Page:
-0.6 -0.6 -0.6 -0.6 0.6 0.6 0.6 0.6]; %Z parameter of each CP
% The body number of each CP
CP_Base_Body_Labels = 6*ones(1,length(CP_Base));
% Total number of CPs for the floating base
CP_Base_Num = length(CP_Base_Body_Labels);
% Wheels' CPs---------------------------------------------------
% Because of the wheels' simmetry, all CPs are located equidistant one
% from another about the perimeter of each wheel.
npt_1 = 32; % 32 CPs per wheel are been modeled
% The position for each CP on a wheel is calculated next.
ang = (0:npt_1-1) * 2*pi / npt_1;
Y = ones(1,npt_1) * T/2;
X = sin(ang) * R;
Z = cos(ang) * R;
CP_Wheel = [ X;...
Y;...
Z ];
% Define the corresponding body for the wheels' CPs
CP_Wheel_1_Body_Labels = 7*ones(1,length(CP_Wheel(1,:)));
CP_Wheel_2_Body_Labels = 8*ones(1,length(CP_Wheel(1,:)));
CP_Wheel_3_Body_Labels = 9*ones(1,length(CP_Wheel(1,:)));
CP_Wheel_4_Body_Labels = 10*ones(1,length(CP_Wheel(1,:)));
% The CPs of all four wheels are store in a single variable:
CP_Wheels = [CP_Wheel CP_Wheel CP_Wheel CP_Wheel];
% All the corresponding body label for the wheels' CPs are also stored
% in a single variable:
%Wheels_Parent = [Cuerpo_wheel_1 Cuerpo_wheel_2 Cuerpo_wheel_3 Cuerpo_wheel_4];
CP_Wheels_Body_Labels = [CP_Wheel_1_Body_Labels CP_Wheel_2_Body_Labels...
CP_Wheel_3_Body_Labels CP_Wheel_4_Body_Labels];
% Total number of wheel contact points
CP_Wheels_Num = length(CP_Wheel_1_Body_Labels)*4;
% Manipulator CP -----------------------------------------------
% Only one CP is defined at end of the arm where the end-effector (bucket
% of the skid-steer loader) is located
CP_Arm = [3.3;...
0;...
0 ];
% The arm contact point belogs to body 11
%Arm_Parent
CP_Arm_Body_Labels = 11*ones(1,length(CP_Arm(1,:)));
% Total number of arm contact points
CP_Arm_Num = length(CP_Arm_Body_Labels);
% External Forces --------------------------------------------
% The engine force is being modeled as external forces applied to the
% wheel-base joint. For this, a auxiliar contact point is created as
% before:
CP_Fext = [ 1 -0.2 1 -0.2;...
-0.8 -0.8 0.8 0.8;...
-0.5 -0.5 -0.8 -0.5];
Fext_straight = [625 625 625 625;0 0 0 0; 0 0 0 0];
Fext_turn = [1625 1625 1625 1625;0 0 0 0; 0 0 0 0];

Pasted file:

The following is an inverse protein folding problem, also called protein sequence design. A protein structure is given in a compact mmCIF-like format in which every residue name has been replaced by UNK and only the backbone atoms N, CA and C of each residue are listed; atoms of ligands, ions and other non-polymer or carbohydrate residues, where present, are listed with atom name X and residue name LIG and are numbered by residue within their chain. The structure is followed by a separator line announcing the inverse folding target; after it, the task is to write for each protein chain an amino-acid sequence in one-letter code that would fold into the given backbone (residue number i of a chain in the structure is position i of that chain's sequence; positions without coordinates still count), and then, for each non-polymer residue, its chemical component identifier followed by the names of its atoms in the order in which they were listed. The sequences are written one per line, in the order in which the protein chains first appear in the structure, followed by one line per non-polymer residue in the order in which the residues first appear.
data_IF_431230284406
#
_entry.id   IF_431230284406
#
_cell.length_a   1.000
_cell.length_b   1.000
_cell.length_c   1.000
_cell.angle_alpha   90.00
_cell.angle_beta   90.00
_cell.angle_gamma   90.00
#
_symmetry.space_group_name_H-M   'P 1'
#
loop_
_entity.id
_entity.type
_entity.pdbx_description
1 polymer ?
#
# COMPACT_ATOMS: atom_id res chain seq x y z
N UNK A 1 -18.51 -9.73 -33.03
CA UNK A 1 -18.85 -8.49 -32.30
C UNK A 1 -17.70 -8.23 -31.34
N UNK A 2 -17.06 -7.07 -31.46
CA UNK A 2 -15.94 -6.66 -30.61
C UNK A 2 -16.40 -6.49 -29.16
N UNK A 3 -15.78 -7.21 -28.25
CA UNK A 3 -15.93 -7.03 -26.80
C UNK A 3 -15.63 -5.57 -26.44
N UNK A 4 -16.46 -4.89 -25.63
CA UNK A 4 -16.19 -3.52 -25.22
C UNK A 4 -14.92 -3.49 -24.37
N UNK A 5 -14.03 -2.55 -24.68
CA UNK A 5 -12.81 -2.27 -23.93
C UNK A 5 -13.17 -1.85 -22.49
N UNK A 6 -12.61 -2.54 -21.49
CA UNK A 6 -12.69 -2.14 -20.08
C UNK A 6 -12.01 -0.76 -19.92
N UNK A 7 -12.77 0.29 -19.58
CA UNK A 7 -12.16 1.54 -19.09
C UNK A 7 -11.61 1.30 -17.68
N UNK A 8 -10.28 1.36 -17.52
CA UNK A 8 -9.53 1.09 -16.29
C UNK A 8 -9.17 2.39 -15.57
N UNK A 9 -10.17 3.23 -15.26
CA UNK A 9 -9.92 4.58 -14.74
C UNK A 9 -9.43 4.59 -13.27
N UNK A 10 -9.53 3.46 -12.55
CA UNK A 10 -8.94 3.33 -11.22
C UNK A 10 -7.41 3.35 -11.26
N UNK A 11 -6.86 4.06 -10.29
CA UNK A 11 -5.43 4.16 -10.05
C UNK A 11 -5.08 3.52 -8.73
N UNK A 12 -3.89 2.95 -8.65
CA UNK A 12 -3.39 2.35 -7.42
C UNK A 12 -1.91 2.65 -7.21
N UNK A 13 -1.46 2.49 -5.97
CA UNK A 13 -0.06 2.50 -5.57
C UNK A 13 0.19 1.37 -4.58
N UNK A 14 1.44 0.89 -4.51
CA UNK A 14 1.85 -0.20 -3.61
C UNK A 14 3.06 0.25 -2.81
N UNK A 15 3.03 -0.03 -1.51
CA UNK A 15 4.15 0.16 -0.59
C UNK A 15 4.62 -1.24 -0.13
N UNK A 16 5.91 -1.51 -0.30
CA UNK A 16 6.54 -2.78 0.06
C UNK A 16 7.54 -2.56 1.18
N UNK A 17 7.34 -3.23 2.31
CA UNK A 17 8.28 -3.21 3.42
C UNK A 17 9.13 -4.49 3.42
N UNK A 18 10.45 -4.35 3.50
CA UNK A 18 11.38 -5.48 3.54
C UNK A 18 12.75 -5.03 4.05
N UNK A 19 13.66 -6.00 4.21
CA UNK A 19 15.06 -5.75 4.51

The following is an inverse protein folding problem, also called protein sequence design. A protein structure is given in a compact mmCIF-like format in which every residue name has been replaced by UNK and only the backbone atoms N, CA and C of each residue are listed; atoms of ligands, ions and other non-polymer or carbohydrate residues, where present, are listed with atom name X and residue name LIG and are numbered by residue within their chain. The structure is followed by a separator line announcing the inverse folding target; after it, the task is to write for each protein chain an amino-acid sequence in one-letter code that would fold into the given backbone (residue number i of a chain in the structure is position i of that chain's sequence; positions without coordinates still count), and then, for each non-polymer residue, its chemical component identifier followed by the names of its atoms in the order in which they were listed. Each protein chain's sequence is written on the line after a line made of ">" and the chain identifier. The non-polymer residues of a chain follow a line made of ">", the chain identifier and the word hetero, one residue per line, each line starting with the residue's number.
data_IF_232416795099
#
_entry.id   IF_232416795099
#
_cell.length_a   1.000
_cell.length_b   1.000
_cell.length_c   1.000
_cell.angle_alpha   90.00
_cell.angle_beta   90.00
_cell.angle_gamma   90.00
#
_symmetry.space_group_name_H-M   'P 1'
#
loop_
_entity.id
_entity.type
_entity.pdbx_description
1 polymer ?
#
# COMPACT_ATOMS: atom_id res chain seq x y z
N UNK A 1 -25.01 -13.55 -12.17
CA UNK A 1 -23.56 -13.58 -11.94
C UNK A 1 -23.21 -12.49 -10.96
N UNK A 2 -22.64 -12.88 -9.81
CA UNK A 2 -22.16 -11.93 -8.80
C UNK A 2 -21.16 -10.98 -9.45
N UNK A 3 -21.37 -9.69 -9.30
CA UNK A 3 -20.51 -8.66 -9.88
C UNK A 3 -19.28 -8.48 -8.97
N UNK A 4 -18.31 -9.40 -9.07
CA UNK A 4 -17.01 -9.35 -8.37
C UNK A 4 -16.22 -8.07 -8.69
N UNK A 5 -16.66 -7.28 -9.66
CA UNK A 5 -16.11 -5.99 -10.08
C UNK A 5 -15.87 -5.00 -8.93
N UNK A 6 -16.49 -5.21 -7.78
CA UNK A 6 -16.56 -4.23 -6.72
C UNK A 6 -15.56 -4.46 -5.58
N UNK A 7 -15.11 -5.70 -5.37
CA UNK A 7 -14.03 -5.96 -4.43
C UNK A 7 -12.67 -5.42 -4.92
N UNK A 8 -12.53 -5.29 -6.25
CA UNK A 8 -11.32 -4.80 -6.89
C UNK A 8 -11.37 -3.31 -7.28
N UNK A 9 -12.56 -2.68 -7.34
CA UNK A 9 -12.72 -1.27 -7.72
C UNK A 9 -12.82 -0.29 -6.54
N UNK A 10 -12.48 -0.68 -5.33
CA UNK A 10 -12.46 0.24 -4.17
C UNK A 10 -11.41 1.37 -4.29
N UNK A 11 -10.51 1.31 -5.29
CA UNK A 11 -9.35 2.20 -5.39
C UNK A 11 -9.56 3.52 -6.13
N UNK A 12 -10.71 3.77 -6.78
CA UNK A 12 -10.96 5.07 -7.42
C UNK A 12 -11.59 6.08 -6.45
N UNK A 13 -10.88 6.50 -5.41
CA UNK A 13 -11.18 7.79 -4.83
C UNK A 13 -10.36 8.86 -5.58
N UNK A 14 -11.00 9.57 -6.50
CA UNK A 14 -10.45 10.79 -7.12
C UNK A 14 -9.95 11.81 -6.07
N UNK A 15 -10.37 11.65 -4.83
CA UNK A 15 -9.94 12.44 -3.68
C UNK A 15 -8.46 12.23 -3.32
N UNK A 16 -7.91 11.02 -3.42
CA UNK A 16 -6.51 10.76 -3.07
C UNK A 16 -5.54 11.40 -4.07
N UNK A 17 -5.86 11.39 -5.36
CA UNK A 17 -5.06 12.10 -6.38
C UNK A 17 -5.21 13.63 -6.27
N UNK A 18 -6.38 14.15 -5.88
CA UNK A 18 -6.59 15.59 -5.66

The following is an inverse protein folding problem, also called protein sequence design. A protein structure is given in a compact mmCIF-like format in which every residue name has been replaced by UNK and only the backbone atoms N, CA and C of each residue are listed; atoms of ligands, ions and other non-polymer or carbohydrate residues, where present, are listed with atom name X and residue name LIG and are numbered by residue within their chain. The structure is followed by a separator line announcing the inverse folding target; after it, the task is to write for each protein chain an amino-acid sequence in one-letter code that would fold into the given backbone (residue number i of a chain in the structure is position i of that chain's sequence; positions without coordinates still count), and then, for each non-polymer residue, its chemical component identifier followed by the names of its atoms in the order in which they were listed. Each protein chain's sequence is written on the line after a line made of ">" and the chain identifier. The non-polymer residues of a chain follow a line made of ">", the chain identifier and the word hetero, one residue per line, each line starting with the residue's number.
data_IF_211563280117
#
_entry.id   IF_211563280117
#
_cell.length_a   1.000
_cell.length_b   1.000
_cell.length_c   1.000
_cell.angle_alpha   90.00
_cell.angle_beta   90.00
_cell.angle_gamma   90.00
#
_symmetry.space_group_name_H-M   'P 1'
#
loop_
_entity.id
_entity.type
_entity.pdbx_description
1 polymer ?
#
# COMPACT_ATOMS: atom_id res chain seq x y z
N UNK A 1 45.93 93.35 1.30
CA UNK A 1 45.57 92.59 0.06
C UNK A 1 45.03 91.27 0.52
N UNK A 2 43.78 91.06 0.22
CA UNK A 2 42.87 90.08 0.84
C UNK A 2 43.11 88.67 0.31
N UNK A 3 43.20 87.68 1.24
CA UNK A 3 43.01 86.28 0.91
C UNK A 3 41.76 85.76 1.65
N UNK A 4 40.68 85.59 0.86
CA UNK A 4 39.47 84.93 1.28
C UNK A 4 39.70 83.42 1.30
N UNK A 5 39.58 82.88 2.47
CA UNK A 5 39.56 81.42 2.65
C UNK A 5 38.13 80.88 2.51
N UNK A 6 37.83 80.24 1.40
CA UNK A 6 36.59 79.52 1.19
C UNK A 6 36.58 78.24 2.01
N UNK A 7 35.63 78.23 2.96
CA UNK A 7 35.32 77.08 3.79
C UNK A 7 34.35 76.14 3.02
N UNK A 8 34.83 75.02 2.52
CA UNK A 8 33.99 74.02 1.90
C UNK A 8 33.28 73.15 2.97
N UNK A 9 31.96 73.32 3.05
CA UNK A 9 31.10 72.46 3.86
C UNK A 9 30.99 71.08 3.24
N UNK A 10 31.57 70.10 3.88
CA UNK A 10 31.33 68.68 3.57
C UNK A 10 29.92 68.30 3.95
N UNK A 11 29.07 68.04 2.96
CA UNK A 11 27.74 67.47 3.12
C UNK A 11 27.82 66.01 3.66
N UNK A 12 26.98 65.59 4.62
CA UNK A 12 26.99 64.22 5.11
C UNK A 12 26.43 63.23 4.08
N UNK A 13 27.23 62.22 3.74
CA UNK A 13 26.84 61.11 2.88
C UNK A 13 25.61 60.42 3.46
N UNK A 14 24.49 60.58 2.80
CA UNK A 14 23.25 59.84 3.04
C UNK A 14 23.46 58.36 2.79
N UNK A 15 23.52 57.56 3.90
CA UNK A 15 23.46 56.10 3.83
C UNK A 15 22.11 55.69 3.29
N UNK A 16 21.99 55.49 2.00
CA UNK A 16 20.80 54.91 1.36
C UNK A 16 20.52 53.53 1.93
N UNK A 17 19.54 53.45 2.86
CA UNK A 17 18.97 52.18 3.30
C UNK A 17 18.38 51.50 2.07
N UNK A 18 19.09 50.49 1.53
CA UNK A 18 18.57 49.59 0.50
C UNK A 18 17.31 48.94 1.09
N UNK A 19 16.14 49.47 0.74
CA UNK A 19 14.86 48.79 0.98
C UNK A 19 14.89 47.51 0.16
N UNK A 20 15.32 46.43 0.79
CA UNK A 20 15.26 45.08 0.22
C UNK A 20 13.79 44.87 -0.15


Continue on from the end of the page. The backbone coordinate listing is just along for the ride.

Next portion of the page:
CP_Fext_Body_Labels = 6*ones(1,length(CP_Fext(1,:)));
CP_Fext_Num = length(CP_Fext_Body_Labels);
%------------------------- Model Format ------------------------
% All the contact points and parents position previously defined
% are put on the Spatial Toolbox format as shown below
model.gc.point = [CP_Base CP_Wheels CP_Arm CP_Fext];
model.gc.body = [CP_Base_Body_Labels CP_Wheels_Body_Labels CP_Arm_Body_Labels CP_Fext_Body_Labels];
% The simulation in Simulink needs some auxiliar variables that define
% the starting index of the wheels's CPs within the general CP array
% (model.gc.point) for each wheel separately.
CP_Wheel_1_Index = length(CP_Base_Body_Labels)+1;
CP_Wheel_2_Index = length(CP_Base_Body_Labels)+length(CP_Wheels_Body_Labels)/4+1;
CP_Wheel_3_Index = length(CP_Base_Body_Labels)+length(CP_Wheels_Body_Labels)*2/4+1;
CP_Wheel_4_Index = length(CP_Base_Body_Labels)+length(CP_Wheels_Body_Labels)*3/4+1;
CP_Wheels_Final_Index = length(CP_Base_Body_Labels)+length(CP_Wheels_Body_Labels)*4/4;
% Auxiliar variables are declared to store the total number of CPs in the
% simulation considering the external forces and without including the
% external forces:
CP_Num = CP_Base_Num + CP_Arm_Num + CP_Wheels_Num + CP_Fext_Num;
CP_Num_aux = CP_Base_Num + CP_Arm_Num + CP_Wheels_Num;
%-------------------- Initialization --------------------------------
% Finally, the initial condition is declared:
x_init = [1 0 0 0 0 0 0.95 0 0 0 0 0 0]';
% |______| |_______| |_____| |____|
% | | | |->Linear Velocity in F_1
% | | | Coordinates
% | | |
% | | |->Angular Velocity in F_1 coordinates
% | |
% | |->Position relative to F_0
% |
% |->Orientation Quaternion
%
% q_init(1:4) contains the wheels' initial position and q_init(5) contains
% the arm's initial position
q_init = [0 0 0 0 -0.2541]';
% qd_init(1:4) contains the wheels' initial velocities and q_init(5) contains
% the arm's initial velocity
qd_init = [0 0 0 0 0]';